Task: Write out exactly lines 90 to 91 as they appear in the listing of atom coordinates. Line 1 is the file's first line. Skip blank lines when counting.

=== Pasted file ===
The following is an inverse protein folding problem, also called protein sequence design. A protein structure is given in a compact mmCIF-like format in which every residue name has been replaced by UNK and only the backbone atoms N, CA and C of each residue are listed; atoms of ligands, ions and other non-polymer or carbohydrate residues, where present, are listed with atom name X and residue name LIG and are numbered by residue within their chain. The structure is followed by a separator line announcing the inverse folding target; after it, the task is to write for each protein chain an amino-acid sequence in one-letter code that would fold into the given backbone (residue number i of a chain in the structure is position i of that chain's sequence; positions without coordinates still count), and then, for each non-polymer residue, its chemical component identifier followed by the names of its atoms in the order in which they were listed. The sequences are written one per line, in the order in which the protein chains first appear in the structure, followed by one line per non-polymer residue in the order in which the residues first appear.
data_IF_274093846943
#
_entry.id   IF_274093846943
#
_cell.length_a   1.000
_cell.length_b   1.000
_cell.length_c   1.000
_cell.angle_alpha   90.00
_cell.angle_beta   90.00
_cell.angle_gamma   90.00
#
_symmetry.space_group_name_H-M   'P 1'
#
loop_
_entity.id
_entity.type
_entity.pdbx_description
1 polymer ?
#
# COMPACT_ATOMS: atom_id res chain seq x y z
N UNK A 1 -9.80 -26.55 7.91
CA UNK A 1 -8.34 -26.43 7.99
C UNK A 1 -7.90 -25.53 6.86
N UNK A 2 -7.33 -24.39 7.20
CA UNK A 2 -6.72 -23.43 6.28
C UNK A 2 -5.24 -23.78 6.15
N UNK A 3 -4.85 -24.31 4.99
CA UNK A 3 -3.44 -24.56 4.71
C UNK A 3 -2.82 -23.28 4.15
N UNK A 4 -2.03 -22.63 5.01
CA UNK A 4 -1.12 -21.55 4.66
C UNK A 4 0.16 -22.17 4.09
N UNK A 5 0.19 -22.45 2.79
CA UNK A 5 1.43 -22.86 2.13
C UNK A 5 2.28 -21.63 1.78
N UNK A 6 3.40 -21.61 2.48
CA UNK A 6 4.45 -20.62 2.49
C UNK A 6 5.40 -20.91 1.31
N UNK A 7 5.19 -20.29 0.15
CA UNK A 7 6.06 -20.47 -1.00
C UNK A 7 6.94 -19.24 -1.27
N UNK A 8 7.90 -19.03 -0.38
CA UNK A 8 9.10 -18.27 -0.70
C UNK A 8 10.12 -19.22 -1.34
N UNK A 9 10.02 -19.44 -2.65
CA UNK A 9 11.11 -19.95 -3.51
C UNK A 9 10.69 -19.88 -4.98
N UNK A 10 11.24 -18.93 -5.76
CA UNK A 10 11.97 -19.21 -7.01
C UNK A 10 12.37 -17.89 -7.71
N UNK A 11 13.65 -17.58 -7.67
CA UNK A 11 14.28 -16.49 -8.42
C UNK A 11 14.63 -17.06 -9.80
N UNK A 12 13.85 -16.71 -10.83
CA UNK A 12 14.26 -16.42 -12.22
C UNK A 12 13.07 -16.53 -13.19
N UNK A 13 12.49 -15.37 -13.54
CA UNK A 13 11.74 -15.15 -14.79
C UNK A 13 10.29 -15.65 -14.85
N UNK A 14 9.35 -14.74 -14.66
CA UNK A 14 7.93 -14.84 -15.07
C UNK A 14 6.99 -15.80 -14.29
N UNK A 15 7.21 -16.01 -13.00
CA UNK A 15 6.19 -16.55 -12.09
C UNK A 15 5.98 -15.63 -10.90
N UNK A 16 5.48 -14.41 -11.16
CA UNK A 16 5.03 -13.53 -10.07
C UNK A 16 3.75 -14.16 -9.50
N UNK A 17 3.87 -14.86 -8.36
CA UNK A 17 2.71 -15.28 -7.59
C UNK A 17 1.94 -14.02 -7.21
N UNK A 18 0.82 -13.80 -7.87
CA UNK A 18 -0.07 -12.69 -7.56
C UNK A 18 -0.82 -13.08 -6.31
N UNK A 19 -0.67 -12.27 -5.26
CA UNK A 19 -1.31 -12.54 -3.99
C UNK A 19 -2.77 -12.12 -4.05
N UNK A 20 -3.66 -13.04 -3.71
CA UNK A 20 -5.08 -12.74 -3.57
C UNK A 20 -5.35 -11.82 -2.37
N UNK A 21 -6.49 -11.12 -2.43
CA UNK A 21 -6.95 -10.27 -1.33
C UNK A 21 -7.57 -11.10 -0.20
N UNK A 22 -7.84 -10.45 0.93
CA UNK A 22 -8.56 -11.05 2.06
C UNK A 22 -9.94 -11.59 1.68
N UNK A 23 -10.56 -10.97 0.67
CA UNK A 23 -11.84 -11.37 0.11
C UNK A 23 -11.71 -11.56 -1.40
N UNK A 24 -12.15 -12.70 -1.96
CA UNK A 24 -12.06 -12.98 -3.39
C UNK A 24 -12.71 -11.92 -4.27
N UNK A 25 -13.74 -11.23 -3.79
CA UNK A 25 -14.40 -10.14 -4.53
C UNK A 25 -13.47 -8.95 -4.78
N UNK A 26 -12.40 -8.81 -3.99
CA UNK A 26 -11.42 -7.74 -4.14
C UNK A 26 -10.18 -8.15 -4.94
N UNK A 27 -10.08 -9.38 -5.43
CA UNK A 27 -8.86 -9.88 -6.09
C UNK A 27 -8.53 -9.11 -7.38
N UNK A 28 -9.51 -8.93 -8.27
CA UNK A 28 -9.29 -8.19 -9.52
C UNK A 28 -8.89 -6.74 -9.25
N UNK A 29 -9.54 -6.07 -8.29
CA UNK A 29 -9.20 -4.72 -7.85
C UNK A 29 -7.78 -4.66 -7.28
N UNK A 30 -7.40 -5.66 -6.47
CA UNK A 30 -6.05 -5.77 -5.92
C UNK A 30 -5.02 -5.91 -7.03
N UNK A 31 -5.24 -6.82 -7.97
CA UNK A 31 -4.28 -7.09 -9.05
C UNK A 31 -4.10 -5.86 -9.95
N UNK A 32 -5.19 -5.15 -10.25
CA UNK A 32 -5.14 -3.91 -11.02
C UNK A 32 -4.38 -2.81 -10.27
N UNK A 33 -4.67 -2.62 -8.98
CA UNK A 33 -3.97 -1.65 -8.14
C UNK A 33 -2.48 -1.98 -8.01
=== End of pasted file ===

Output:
C UNK A 23 -11.71 -11.56 -1.40
N UNK A 24 -12.15 -12.70 -1.96